Abstract

An experimental investigation was made to establish the feasibility of using a flexible fiber optics bundle in a dynamic application. It is shown that, by controlling its configuration during motion, it is possible to oscillate one end of the bundle at high speeds over a large excursion. With reinforced bundle sheathing, speeds as high as 7 c/s have been achieved without any defects after 2 × 106 c/s. Possible applications of this type of moving fiber bundle are in printing, scanning, display, and photocomposing. In addition to other system advantages gained from its use in these areas, a flexible fiber bundle is not limited by field coverage as are conventional optical systems.

© 1966 Optical Society of America

Full Article  |  PDF Article

References

  • View by:
  • |
  • |
  • |

  1. E. Donath, “Evaluation of System Approaches to Photocomposition Machines,” IBM Report, RC 1273.
  2. L. G. Soderholm, Design News 19, 136 (1964).
  3. A. A. Griffith, Phil. Trans. Roy. Soc. (London) A 221, 163 (1921).
  4. W. H. Otto, J. Am. Ceram. Soc. 38, 122 (1955).
    [CrossRef]
  5. J. W. Hicks, P. Kiritsky, Glass Ind. 44, 193 (1962).

1964 (1)

L. G. Soderholm, Design News 19, 136 (1964).

1962 (1)

J. W. Hicks, P. Kiritsky, Glass Ind. 44, 193 (1962).

1955 (1)

W. H. Otto, J. Am. Ceram. Soc. 38, 122 (1955).
[CrossRef]

1921 (1)

A. A. Griffith, Phil. Trans. Roy. Soc. (London) A 221, 163 (1921).

Donath, E.

E. Donath, “Evaluation of System Approaches to Photocomposition Machines,” IBM Report, RC 1273.

Griffith, A. A.

A. A. Griffith, Phil. Trans. Roy. Soc. (London) A 221, 163 (1921).

Hicks, J. W.

J. W. Hicks, P. Kiritsky, Glass Ind. 44, 193 (1962).

Kiritsky, P.

J. W. Hicks, P. Kiritsky, Glass Ind. 44, 193 (1962).

Otto, W. H.

W. H. Otto, J. Am. Ceram. Soc. 38, 122 (1955).
[CrossRef]

Soderholm, L. G.

L. G. Soderholm, Design News 19, 136 (1964).

Design News (1)

L. G. Soderholm, Design News 19, 136 (1964).

Glass Ind. (1)

J. W. Hicks, P. Kiritsky, Glass Ind. 44, 193 (1962).

J. Am. Ceram. Soc. (1)

W. H. Otto, J. Am. Ceram. Soc. 38, 122 (1955).
[CrossRef]

Phil. Trans. Roy. Soc. (London) (1)

A. A. Griffith, Phil. Trans. Roy. Soc. (London) A 221, 163 (1921).

Other (1)

E. Donath, “Evaluation of System Approaches to Photocomposition Machines,” IBM Report, RC 1273.

Cited By

OSA participates in CrossRef's Cited-By Linking service. Citing articles from OSA journals and other participating publishers are listed here.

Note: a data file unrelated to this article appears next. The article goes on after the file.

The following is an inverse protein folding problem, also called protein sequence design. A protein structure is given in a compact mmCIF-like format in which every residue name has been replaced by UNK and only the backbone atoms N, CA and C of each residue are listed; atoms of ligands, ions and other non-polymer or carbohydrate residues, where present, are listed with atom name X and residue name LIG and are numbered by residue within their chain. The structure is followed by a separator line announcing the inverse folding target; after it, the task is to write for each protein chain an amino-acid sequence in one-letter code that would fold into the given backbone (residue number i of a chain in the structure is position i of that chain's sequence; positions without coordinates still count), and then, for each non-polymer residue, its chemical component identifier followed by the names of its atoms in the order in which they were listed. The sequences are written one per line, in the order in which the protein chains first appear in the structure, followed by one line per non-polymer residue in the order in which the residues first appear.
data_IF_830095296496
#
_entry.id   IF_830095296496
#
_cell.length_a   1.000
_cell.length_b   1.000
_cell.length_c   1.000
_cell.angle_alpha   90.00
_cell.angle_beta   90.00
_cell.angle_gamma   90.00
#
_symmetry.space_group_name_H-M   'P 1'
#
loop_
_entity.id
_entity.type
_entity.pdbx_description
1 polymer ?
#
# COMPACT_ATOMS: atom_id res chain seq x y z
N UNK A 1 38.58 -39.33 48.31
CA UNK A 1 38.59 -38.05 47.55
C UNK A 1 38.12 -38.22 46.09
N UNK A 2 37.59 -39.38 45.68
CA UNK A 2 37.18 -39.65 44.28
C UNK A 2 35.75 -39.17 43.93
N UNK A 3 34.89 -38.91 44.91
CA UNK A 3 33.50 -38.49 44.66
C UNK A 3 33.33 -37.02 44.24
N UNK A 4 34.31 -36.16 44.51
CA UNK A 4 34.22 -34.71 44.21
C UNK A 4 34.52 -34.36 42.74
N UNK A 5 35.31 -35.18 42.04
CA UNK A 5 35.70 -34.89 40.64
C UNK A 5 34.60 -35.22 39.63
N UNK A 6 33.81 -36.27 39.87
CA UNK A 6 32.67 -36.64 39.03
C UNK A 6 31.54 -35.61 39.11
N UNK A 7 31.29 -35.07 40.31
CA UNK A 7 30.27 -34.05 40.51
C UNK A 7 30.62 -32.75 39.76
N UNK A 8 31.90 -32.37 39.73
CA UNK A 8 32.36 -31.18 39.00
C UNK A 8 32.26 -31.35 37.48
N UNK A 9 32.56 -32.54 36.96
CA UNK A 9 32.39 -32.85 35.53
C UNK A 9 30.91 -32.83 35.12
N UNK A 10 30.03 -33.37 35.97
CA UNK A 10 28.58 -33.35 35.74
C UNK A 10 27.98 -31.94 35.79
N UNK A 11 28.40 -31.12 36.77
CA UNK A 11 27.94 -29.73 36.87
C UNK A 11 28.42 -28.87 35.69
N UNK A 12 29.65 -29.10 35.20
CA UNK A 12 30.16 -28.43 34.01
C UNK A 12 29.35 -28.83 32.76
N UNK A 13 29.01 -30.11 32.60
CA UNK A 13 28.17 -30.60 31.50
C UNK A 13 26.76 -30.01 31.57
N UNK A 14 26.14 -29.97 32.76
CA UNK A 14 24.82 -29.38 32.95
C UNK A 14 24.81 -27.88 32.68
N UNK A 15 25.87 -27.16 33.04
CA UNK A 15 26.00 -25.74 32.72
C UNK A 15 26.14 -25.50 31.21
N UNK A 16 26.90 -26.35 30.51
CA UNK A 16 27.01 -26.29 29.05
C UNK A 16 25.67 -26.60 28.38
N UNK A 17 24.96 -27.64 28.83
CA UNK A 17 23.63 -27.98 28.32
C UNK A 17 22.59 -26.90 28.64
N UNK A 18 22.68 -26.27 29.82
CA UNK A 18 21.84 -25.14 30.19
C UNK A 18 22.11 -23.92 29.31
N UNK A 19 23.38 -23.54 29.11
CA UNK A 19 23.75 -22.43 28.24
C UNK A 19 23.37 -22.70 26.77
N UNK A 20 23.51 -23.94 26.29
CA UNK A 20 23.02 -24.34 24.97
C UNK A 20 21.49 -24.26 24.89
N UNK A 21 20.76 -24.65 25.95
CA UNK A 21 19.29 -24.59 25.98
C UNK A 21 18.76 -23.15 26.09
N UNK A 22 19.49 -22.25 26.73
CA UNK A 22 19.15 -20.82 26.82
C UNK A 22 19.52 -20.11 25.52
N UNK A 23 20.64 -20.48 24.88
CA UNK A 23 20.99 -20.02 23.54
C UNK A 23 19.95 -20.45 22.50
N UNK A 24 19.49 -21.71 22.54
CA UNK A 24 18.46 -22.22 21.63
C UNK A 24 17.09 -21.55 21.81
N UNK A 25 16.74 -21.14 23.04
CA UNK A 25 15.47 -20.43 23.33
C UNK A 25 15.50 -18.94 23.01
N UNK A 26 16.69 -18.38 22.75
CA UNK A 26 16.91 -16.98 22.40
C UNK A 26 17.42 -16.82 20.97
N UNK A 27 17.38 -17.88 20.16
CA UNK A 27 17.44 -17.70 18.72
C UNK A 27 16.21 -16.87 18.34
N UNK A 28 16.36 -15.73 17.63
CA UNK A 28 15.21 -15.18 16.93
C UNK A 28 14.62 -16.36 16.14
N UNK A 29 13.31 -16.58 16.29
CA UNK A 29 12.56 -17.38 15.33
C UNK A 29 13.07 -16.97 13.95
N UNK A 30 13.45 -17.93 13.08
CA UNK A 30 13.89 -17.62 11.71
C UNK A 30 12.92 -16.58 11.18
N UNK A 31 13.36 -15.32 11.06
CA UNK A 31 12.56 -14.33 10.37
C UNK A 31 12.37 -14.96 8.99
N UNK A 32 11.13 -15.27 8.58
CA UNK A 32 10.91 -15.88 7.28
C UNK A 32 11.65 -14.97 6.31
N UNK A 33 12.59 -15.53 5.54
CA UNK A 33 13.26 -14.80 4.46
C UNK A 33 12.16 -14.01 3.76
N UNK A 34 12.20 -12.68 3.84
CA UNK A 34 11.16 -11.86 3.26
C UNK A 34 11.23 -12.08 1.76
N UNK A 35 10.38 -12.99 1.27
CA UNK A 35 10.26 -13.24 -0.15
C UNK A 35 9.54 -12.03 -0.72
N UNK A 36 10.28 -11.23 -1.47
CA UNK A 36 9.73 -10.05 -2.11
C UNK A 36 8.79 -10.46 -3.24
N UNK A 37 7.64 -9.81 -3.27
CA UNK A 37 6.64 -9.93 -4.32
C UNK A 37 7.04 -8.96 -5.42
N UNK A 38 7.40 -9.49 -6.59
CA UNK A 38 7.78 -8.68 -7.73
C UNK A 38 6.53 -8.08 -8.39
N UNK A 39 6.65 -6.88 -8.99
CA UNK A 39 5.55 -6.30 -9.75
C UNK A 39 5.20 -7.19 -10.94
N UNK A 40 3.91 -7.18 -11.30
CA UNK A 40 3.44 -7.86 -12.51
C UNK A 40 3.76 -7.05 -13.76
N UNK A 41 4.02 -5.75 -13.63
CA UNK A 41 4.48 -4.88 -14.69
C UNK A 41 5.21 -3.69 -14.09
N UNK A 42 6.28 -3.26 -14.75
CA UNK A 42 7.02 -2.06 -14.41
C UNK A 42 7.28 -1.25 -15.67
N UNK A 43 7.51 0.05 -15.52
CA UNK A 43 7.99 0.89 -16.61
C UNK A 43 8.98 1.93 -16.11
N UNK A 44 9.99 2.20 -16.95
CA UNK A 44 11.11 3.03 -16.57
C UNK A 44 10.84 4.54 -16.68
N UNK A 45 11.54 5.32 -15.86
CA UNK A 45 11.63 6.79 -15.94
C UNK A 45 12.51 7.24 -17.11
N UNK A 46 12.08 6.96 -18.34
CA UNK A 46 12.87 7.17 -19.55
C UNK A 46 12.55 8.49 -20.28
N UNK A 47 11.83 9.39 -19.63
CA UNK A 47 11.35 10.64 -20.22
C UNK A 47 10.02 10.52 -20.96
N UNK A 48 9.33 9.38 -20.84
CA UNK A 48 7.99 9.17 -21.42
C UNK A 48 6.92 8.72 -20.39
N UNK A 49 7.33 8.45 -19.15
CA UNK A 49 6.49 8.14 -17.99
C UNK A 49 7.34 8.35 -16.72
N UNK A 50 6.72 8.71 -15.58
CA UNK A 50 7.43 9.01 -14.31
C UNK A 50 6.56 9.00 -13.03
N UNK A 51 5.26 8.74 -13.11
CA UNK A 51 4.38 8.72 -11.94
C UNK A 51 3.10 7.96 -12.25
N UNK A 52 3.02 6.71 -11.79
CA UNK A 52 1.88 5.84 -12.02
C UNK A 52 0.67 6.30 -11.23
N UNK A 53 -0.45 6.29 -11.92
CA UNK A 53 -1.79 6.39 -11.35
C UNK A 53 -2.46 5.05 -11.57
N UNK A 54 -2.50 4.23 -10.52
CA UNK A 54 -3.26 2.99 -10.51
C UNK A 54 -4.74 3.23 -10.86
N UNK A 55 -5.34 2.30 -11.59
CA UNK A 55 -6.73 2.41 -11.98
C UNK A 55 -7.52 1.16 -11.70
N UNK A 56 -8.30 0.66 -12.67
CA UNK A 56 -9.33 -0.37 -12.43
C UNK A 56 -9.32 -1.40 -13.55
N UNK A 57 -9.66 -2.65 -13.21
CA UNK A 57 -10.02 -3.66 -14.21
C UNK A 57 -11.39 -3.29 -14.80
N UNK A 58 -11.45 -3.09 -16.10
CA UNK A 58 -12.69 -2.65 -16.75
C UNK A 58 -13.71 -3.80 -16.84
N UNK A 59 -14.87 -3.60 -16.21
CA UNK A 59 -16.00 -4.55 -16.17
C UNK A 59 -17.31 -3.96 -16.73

Alert me when this article is cited.


Figures (16)

Fig. 1
Fig. 1

Variation of tensile strength with fiber diameter (from Griffith).

Fig. 2
Fig. 2

Experimental arrangement for oscillating fiber bundles.

Fig. 3
Fig. 3

Fiber optics bundle with end modifications.

Fig. 4
Fig. 4

Multiexposure photograph of a fiber bundle moving at 2 c/s.

Fig. 5
Fig. 5

Multiexposure photograph of a fiber bundle moving at 4 c/s.

Fig. 6
Fig. 6

Photograph of section of fiber bundle assembled from single fibers (magnification 100×).

Fig. 7
Fig. 7

Photograph of 400 line mesh without the fiber bundle (magnification 35×).

Fig. 8
Fig. 8

Photograph of 400 line mesh taken through the bundle containing 0.06 mm multifibers (magnification 35×).

Fig. 9
Fig. 9

Photograph of characters without bundle (magnification 20×).

Fig. 10
Fig. 10

Photograph of characters through fiber bundle. The maximum distortion is about 1 multifiber or 0.06 mm (magnification 20×).

Fig. 11
Fig. 11

The number of new defects in two bundles is shown as a function of the number of cycles. Bundle data: 0.635 cm diam, 50.8 cm long, 76 μ fibers, incoherent. Cycling speed: 4 c/s. Minimum radius: 6.35 cm.

Fig. 12
Fig. 12

The number of new defects is shown as a function of radial position. Bundle data: 0.635 cm diam, 50.8 cm long, 76-μ fibers, incoherent. Cycling speed: 4 c/s. Minimum radius: 6.35 cm.

Fig. 13
Fig. 13

The distribution of new defects is shown for two bundles. Bundle data: 0.635 cm diam, 50.8 cm long, 76 μ fibers, incoherent. Cycling speed: 4 c/s. Minimum radius: 6.35 cm.

Fig. 14
Fig. 14

The number of new defects is shown for two bundles with different sized jackets. Bundle data: 0.89 cm diam, 50.8 cm long, 76-μ fibers, incoherent. Cycling speed: 4 c/s. Minimum radius: 7.6 cm.

Fig. 15
Fig. 15

The number of new defects in two bundles with different jackets is shown as a function of radial position. Bundle data: 0.89 cm diam., 50.8 cm long, 76-μ fibers, incoherent. Cycling speed: 4 c/s. Minimum radius: 7.6 cm.

Fig. 16
Fig. 16

The distribution of new defects is shown for two bundles with different jackets. Bundle data: 0.89 cm diam., 50.8 cm long, 76-μ fibers, incoherent. Cycling speed: 4 c/s. Minimum radius: 7.6 cm.

Metrics